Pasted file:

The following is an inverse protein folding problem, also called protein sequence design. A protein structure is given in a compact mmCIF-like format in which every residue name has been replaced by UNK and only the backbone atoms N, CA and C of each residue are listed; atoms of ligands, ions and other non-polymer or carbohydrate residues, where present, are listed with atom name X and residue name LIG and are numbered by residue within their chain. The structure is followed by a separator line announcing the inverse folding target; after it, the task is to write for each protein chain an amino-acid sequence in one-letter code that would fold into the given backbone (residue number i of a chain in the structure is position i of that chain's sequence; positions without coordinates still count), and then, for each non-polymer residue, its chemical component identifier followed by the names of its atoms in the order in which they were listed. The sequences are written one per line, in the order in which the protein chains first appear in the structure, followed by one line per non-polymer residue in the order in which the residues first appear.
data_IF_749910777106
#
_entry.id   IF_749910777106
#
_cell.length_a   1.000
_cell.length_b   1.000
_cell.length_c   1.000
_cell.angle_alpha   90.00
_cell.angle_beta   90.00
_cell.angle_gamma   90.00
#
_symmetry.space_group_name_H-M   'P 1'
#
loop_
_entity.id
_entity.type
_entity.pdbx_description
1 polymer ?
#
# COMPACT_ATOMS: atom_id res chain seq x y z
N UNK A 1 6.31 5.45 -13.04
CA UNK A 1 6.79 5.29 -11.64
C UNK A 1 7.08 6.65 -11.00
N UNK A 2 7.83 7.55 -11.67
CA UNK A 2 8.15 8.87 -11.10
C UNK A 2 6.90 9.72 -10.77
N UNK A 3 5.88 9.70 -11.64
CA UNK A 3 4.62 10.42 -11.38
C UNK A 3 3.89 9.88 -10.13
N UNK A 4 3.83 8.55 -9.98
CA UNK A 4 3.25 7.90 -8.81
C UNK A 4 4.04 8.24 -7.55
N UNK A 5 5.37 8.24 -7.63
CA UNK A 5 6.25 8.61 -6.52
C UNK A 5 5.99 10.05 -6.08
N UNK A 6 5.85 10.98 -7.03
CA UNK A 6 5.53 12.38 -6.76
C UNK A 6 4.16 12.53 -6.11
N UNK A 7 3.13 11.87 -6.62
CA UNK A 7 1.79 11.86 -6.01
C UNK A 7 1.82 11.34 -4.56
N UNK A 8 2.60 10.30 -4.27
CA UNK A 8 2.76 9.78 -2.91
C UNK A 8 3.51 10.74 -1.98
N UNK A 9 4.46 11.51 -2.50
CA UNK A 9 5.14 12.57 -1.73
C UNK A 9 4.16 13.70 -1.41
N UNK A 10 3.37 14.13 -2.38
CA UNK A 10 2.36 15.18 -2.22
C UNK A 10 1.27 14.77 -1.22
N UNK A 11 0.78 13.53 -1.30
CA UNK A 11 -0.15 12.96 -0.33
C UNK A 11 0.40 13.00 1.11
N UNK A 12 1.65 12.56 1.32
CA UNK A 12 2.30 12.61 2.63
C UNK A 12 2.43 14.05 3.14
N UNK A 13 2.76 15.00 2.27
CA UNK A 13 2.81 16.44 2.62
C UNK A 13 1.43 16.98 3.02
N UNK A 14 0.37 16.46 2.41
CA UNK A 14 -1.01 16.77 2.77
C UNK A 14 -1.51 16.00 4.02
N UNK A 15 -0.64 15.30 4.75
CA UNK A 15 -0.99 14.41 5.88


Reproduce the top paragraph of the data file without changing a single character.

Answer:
The following is an inverse protein folding problem, also called protein sequence design. A protein structure is given in a compact mmCIF-like format in which every residue name has been replaced by UNK and only the backbone atoms N, CA and C of each residue are listed; atoms of ligands, ions and other non-polymer or carbohydrate residues, where present, are listed with atom name X and residue name LIG and are numbered by residue within their chain. The structure is followed by a separator line announcing the inverse folding target; after it, the task is to write for each protein chain an amino-acid sequence in one-letter code that would fold into the given backbone (residue number i of a chain in the structure is position i of that chain's sequence; positions without coordinates still count), and then, for each non-polymer residue, its chemical component identifier followed by the names of its atoms in the order in which they were listed. The sequences are written one per line, in the order in which the protein chains first appear in the structure, followed by one line per non-polymer residue in the order in which the residues first appear.